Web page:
The Impact of Geothermal Development on Stockraising Homestead Landowners

EMD-81-39: Published: Apr 16, 1981. Publicly Released: Apr 16, 1981.

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John W. Sprague
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A controversy exists at the Geysers Known Geothermal Resource Area in California, and possibly elsewhere, over compensation for geothermal development activities on lands acquired by private individuals but where the mineral interests are owned by the Federal Government. Thirty million acres of such land, thought to have limited use otherwise, have been conveyed to individuals for stockraising purposes. The Federal courts have held that geothermal resources were mineral resources and thus were subject to leasing on stockraising lands. Such leasing has begun and, as a result, some surface estate landowners lost rents and royalties anticipated for resources they thought were theirs, or otherwise felt threatened by development taking place around them.

The Federal Government does not have the responsibility to negotiate what, if any, compensation is appropriate for owners of stockraising lands because geothermal development takes place on their lands. Whether or not Federal leasing takes place on their lands, owners of stockraising lands could be adversely affected by geothermal development activity taking place on the surrounding private, State, and Federal lands. The impacts could be greater if their land is leased. Most individual ownership parcels are considered recreational in nature. Yet even these uses may be eliminated, reduced, or impaired by geothermal activity, with a resulting loss in land value. While protection bonds have been obtained, compensation agreements have been worked out between surface owners and lessees for only five of the nine leases issued so far. GAO believes that being able to begin lease operations by merely filing a protection bond is a disincentive for the lessee to negotiate such an agreement. The landowners are concerned that their interests are adequately protected, and even profitable, as a result of geothermal development on and around their lands. It is doubtful that they will be satisfied with compensation that is less than the annual rentals and royalties they were to receive before the decision. The rents and royalties now go to the Federal Government. The landowners, under existing legislation, are entitled to compensation only for damages to their crops and tangible improvements.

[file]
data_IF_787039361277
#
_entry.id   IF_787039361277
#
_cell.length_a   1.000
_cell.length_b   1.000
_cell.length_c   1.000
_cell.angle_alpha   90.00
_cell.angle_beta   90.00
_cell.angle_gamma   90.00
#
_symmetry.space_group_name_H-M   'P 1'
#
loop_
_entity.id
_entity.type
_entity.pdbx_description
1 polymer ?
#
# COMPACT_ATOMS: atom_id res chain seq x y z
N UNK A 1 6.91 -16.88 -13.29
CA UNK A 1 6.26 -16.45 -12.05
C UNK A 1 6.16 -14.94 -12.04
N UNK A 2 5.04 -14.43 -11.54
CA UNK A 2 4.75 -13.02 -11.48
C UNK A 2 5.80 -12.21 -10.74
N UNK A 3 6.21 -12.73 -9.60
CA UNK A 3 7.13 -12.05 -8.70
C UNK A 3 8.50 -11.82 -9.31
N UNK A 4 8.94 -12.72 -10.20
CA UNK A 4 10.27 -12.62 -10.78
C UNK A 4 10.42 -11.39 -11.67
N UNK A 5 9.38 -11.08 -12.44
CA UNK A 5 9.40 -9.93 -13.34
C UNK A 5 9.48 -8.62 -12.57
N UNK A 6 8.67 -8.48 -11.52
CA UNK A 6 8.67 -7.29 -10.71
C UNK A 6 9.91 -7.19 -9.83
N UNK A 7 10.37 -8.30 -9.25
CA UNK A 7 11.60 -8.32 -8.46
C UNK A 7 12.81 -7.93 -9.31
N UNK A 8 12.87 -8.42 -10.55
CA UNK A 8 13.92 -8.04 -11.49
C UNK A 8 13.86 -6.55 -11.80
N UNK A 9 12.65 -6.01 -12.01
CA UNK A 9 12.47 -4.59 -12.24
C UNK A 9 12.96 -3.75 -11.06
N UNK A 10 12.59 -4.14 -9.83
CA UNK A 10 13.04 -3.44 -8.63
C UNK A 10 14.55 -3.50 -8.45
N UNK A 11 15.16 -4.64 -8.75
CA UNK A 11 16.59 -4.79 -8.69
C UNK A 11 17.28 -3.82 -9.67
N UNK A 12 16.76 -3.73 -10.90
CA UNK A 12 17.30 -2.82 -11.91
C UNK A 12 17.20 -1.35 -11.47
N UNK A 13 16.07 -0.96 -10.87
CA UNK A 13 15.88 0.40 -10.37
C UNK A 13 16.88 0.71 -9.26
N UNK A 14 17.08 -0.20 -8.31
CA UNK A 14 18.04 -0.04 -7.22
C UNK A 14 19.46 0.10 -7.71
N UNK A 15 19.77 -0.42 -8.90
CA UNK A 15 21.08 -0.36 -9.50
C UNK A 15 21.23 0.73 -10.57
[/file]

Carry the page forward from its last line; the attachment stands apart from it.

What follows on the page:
Recommendation for Executive Action

  1. Status: Closed - Implemented

    Comments: When we confirm what actions the agency has taken in response to this recommendation, we will provide updated information.

    Recommendation: The Secretary of the Interior should (1) require that the Bureau of Land Management (BLM) develop specific procedures for notifying surface owners of lease sales and the issuance of leases involving their land for geothermal as well as other mineral development; (2) take what steps he can to encourage lessees/developers and surface owners to enter into agreements concerning payment for damages to crops and other tangible improvements; (3) consider the BLM interpretation of the term tangible improvement as set out in the BLM memorandum of December 21, 1979; and (4) consider the extent to which compensation for indirect damages to tangible improvements should be allowed and whether the Stockraising Homestead Act should provide compensation for a decrease in the value of land and interference with its use and enjoyment.

    Agency Affected: Department of the Interior


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